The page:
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September 29, 2004

Insulin Pumps

Question from Clifton, Virginia, USA:

We are trying to convince our doctor to put our 12 year old on an insulin pump. We have a prescription for the pump and, in fact, have been “pumping saline” for about two weeks now following training with the pump company’s representatives. Our doctor is insisting that our son go into the hospital for a minimum of 24 hours for the “changeover” from two to three injections per day to pumping insulin. Our insurance company (I believe rightly) is refusing to authorize a hospital stay. What is the standard of care for transitioning responsible pre-teens to a pump? What might be the medical “logic” for insisting on a hospital stay?


From: DTeam Staff

This question has, purposely or not, been sent to a pediatric endocrinologist who also initiates pump therapy to include a (less than) 24 hour observational stay in the hospital.

The “standard of care” is what your community supports. There is no universally applied standard of care for pumping. As an example, I also used to prescribe saline infusion pumps for a few weeks for my patients as well, so that the patient and families could get used to pressing buttons, making mock bolus changes, changing insertion sites, etc. Now, I simply have them insert a catheter and wear the pump for a few hours? Why? Because I did not find the pump manufacturers willing to “loan” pumps for weeks at a time.

My rationale for a brief observational stay is the following: the basal dosing rates are extrapolated from the child’s “usual” basal doses, factoring in total dose, activities, pubertal status, degrees of insulin resistance, etc. In general, the basal rate comprises about 40 to 60%, typically, of the total daily insulin requirement. There are a number of “Rules of Thumb” to help estimate the doses. But, those are not REAL; wearing the pump and dosing insulin is REAL. While, certainly, most of my patients do well during the overnight stay, I have had several patients whose glucose levels skyrocketed due to catheter/tubing problems. I have had patients who dropped dramatically low as we misjudged the child’s real requirement in the transition from glargine to continuous infusion. Typically I will only progress from a basal-bolus plan using very long and short-acting insulins by injections before pumping. The very long-acting insulin is typically glargine (Lantus).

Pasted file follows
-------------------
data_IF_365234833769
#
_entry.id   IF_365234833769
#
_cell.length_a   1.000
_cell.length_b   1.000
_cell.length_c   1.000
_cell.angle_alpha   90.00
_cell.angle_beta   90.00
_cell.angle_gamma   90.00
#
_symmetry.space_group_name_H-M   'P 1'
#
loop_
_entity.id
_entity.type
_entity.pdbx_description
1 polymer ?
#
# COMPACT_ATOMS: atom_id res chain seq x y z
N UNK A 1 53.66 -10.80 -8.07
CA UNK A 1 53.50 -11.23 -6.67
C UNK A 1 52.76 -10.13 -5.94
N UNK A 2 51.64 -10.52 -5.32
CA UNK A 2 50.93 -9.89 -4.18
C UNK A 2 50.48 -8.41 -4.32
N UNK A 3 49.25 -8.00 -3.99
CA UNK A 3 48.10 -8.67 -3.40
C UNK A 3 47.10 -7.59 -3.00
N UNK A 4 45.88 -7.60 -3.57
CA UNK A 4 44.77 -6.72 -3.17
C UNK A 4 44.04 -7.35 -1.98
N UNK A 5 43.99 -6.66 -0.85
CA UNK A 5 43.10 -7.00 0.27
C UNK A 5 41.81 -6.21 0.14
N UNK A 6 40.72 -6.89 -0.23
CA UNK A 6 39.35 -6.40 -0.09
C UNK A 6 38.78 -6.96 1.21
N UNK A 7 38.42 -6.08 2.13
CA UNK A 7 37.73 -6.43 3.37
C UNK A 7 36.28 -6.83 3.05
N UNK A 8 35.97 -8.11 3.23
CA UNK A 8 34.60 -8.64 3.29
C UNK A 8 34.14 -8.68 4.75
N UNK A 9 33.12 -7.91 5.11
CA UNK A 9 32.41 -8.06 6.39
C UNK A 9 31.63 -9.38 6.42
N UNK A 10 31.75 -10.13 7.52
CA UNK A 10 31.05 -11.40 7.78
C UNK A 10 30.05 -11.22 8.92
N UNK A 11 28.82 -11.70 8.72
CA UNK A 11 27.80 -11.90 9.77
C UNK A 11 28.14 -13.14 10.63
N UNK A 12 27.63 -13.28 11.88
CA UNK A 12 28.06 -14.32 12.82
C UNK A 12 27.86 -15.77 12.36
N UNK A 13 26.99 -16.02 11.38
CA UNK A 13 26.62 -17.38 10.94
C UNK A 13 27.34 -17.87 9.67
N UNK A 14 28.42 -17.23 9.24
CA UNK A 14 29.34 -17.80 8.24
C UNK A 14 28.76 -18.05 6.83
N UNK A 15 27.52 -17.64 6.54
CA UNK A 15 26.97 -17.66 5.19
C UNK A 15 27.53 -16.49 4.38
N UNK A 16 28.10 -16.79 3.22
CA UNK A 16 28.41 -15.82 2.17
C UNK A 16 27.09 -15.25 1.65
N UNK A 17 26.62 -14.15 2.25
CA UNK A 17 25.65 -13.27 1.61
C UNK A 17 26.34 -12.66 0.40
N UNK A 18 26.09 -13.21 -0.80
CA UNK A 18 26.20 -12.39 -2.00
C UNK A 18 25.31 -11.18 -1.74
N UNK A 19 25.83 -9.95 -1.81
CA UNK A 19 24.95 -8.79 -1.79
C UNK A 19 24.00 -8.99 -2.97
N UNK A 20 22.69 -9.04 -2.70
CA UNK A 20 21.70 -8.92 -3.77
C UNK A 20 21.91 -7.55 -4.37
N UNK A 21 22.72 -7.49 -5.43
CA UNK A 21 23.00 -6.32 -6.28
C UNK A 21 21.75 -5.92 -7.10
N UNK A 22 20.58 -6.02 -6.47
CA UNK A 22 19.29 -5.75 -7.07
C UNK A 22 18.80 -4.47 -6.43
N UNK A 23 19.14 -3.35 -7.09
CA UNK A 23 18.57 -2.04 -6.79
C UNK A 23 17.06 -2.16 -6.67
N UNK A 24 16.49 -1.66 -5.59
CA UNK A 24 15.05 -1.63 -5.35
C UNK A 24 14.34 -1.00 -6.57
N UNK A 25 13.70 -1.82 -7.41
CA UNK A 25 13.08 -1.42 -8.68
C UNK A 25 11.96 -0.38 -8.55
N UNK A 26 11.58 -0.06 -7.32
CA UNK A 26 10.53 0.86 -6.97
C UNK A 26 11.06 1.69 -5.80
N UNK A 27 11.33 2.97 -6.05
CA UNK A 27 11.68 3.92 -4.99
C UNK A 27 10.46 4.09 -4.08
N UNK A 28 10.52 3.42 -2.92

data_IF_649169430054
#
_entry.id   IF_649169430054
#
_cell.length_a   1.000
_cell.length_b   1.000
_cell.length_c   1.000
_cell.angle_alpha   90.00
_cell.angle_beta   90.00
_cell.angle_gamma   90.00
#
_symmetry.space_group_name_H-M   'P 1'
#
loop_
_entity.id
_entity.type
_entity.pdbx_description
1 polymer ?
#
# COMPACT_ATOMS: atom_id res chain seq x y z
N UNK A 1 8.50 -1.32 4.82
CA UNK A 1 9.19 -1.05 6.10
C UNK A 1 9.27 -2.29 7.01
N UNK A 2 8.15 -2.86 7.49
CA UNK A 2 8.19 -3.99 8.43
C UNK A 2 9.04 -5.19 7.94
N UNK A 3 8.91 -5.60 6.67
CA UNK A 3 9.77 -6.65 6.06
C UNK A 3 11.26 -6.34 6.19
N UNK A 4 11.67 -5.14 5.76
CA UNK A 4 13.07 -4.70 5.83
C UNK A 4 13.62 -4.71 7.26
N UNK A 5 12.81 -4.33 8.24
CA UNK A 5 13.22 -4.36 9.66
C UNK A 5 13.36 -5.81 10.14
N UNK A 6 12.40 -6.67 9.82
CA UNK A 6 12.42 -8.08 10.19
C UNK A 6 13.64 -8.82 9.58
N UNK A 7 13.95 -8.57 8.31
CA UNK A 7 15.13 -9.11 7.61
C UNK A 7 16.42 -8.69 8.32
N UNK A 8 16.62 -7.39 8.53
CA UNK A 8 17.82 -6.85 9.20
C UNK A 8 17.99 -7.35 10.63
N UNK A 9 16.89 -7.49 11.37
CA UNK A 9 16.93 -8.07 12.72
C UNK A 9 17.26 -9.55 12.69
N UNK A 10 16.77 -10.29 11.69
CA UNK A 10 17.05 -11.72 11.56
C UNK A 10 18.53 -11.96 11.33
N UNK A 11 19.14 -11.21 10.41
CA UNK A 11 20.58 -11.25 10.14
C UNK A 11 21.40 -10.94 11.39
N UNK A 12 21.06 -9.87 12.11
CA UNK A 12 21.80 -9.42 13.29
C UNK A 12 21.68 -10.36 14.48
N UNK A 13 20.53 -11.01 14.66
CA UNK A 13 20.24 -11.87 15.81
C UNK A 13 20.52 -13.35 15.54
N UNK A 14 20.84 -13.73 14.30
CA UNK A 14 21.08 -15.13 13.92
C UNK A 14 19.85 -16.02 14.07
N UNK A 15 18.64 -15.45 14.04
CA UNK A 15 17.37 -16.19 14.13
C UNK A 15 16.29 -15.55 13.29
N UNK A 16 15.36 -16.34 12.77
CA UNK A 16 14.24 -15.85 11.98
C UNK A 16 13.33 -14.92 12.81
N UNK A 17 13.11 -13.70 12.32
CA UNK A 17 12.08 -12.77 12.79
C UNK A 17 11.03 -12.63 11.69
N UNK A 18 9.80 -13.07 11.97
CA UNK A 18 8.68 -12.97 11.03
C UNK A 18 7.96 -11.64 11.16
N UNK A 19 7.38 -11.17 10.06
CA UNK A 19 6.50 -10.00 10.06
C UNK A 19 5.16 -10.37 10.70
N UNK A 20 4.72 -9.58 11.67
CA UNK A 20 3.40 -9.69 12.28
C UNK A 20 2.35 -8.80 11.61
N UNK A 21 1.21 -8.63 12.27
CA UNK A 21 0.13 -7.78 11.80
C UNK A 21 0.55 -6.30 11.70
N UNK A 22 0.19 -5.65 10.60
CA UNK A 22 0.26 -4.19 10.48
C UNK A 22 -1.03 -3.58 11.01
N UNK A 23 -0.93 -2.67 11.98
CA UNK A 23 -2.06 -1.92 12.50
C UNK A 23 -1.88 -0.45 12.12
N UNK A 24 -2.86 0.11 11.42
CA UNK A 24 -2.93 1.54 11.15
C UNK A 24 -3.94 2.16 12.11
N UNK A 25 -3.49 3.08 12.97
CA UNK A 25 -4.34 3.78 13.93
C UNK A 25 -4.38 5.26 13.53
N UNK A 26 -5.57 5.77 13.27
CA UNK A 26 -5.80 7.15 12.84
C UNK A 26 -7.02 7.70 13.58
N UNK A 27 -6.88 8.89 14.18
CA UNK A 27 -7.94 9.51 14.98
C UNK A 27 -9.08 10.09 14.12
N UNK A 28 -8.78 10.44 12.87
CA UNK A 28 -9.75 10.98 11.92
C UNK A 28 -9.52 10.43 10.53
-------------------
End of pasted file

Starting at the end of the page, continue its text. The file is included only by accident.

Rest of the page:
Not a single family, including those who also wished to avoid the brief hospital stay, regretted it. On your first night, if there is a problem, it is more than just a convenience to have nursing right there to help you walk through all the new logistics of going through the pump to troubleshoot or restart a new catheter. You certainly don’t want to wake up after overnight pumping and find the child in DKA because of a pump issue. It is very easy to slip into DKA while pumping, if the infusion is somehow incomplete or interrupted.

I don’t have any problems with our insurers in the region authorizing this ” less than 24 hour, observational stay.” It is considered and billed as outpatient.

Other options as a compromise? Home health nursing with a qualified nurse? Your being completely capable and willing to stay up all night checking glucose levels hourly to account for basal and post meal checks?

I certainly know of colleagues, in my region, who do not typically hospitalize their pumpers for the first night. I do not have their data from which to draw comparisons. But, as an aside, we have presented our data analysis of the one year outcome of patients who follow my protocol versus that of a former colleague’s (non)-protocol (which is not just different in terms of overnight pump starts), and at one year, we have clinically and statistically lower A1c values. This colleague did NOT typically transition patients to a basal-bolus insulin plan by shots prior to pumping; he went from rather fixed two to three shot regimens straight to pumping such as you are inferring for you. Be careful.

I would presume that your physician, who must have written the prescription for the pump, written a Letter of Medical Necessity for the pump, and has worked with you with the saline infusions and diabetes care to this point and whom you presumably trust and with whom you presumably have good rapport, wants to work with you on this and is your child’s advocate. Why would you resist his/her advice? There is nothing so spectacularly “in it” for them.